An aliquot of formulated trastuzumab (20 mg/mL) was diluted in 25 mM ammonium acetate buffer and digested with  FabRICATOR/IdeS (Genovis, Cambridge, MA, USA) and Endoglycosidase (GlycNATOR, Genovis, Cambridge, MA, USA) enzymes (1:1 enzyme to mAb ratio by weight) at 37 °C for 1.5 h. The final concentration of the solution was adjusted using 3% acetonitrile, 0.1% formic acid to 0.01 mg/mL for injection. 

The trastuzumab samples were treated with both Endo S (IgGZERO)/IdeS and Endo S2/IdeS separately to determine the level of high mannose structures in the sample using the change in Fc-afucose levels.

LC conditions

Column type:

BEH C4 (P/N 186004495)

Column temperature:

80 °C

Sample temperature:

6 °C

Wavelength:

280 nm

LC gradient

Time (min)

Flow rate (mL/min)

0.1% FA in H2O (%)

0.1% FA in ACN (%)

Initial

0.40

95.0

5.0

1.00

0.40

95.0

5.0

1.10

0.40

74.0

26.0

3.00

0.40

70.0

30.0

3.10

0.40

5.0

95.0

4.00

0.40

5.0

95.0

4.10

0.40

95.0

5.0

8.00

0.40

95.0

5.0

Vion IMS QTof MS settings

MS system:

Vion IMS QTof

Mass range:

m/z 500–4000 Da

Data acquisition:

ESI positive sensitivity mode

Capillary voltage:

2.75 kV

Cone voltage:

70 V

Source offset:

80 V

Source temperature:

125 °C

Desolvation temp.:

600 °C

Desolvation gas low:

600 L/h

Lock mass:

Glu-Fibrinopeptide B (P/N 700004729) at 320 fmol/μL in 50/50 H2O/ACN, 0.1% FA

Informatics for data acquisition and processing

UNIFI Scientific Information System 1.8.2

Vion IMS QTof with Driver pack 2.0

The UNIFI intact protein workflow method was used in core fucosylation analysis of trastuzumab subunits. The total ion chromatogram peaks for selected retention times were integrated and the full charge distribution of the summed spectrum was used in MaxEnt1 deconvolution (Figure 2). Custom field formulas for protein modification quantification in UNIFI were used for fucosylation% and aglycosylation% determination. Relative abundance of each modification was calculated as a percentile of  total MS response for afucose, fucose, and aglycosylated scFc.

Figure 2. Subunit data was processed in UNIFI 1.8.2 using MaxEnt 1 deconvolution. 

Results and Discussion

UPLC separation and MS analysis

The MS response-based core Fc-fucosylation assessment of the subunit components provides a simple, direct analysis method compared to peptide mapping and released glycan analyses. Enzymatic digestion of trastuzumab with Endo S2 cleaves the β, 1-4 glycosidic bond between the two core N-acetylglucosamines (GlcNAcs) leaving scFc with one GlcNAc ± an α, 1-6-fucose attached. This simplifies the glycosylated scFc into two basic components: afucosylated scFc (+1 GlcNAc) and fucosylated scFc (+1 GlcNAc +1 Fucose) in addition to the aglycosylated scFc form. These scFc subunit components eluted in one peak during UPLC separation (Figure 3). BEH C4 Column was used with a 3.0 min LC-gradient for the LC-MS analysis. The scFc peak eluted at 2.6 minutes.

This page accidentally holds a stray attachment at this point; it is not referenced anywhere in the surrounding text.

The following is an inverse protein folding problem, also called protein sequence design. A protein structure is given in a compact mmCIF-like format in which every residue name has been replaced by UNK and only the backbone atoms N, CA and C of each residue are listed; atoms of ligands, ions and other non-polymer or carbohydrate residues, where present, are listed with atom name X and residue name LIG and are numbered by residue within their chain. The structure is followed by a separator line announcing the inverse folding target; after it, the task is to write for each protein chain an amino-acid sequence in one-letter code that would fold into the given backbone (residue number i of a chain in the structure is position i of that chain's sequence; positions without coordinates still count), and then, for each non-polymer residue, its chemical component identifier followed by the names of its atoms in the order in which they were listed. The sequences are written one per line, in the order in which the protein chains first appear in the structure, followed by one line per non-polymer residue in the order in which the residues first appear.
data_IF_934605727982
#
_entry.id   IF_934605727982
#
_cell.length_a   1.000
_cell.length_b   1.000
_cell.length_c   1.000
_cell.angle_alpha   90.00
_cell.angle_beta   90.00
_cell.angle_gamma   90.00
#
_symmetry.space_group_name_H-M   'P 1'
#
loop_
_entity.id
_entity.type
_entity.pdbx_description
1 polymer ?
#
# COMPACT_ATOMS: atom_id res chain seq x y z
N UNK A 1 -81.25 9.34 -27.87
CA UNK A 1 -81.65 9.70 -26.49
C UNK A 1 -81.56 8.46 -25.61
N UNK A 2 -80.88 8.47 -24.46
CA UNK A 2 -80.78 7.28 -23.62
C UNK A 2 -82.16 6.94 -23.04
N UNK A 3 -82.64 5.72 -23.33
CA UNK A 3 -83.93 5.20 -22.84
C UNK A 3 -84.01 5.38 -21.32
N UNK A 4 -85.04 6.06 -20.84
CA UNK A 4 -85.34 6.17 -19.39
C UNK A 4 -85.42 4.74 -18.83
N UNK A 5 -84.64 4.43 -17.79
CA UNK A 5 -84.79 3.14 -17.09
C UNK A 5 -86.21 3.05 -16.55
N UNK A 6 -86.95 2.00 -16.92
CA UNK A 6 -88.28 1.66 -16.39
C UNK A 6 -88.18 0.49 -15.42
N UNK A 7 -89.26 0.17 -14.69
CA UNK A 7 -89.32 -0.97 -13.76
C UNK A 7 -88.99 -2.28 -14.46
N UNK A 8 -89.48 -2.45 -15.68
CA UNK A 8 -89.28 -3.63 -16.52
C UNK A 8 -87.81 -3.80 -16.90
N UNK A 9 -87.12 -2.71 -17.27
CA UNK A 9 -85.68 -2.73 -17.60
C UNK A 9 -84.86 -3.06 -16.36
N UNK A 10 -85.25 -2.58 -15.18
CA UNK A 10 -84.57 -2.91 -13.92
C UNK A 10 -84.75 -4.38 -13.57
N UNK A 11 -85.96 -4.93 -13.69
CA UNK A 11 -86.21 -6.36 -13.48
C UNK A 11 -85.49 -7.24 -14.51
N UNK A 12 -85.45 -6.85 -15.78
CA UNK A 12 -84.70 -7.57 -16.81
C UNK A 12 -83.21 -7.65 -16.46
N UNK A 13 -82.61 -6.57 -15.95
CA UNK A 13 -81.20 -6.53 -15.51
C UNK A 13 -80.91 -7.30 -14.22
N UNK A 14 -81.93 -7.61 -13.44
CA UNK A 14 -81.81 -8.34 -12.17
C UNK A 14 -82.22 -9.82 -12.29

Figure 3. Trastuzumab subunit treated with Endo S2 was analyzed by reversed-phase chromatography coupled to a Vion IMS QTof System. The 3.0 min gradient method was used to resolve the scFc subunits  from other components for the MS analysis.

For the LC-MS analysis, 0.1 µg (on-column) of digested trastuzumab from two different batches (Trastuzumab-1 and Trastuzumab-2) was used and MS spectra for both samples were processed using UNIFI processing parameters given in Figure 2. Figure 4 shows the deconvoluted mass spectrum for Trastuzumab-1 containing aglycosylated, afucosylated and fucosylated scFc subunits with a mass accuracy of less than 5 ppm. The relative abundance of each modification was determined based on the total MS response for these peaks. The UNIFI software platform has the ability to calculate and present the data in a user selected format such as a bar graph that can be easily incorporated into the final report (Figure 4).  As shown in the bar graphs in Figure 4 the two samples contain equal amounts of aglycosylated scFc form, while Trastuzumab-2 has the highest MS response for afucosylation.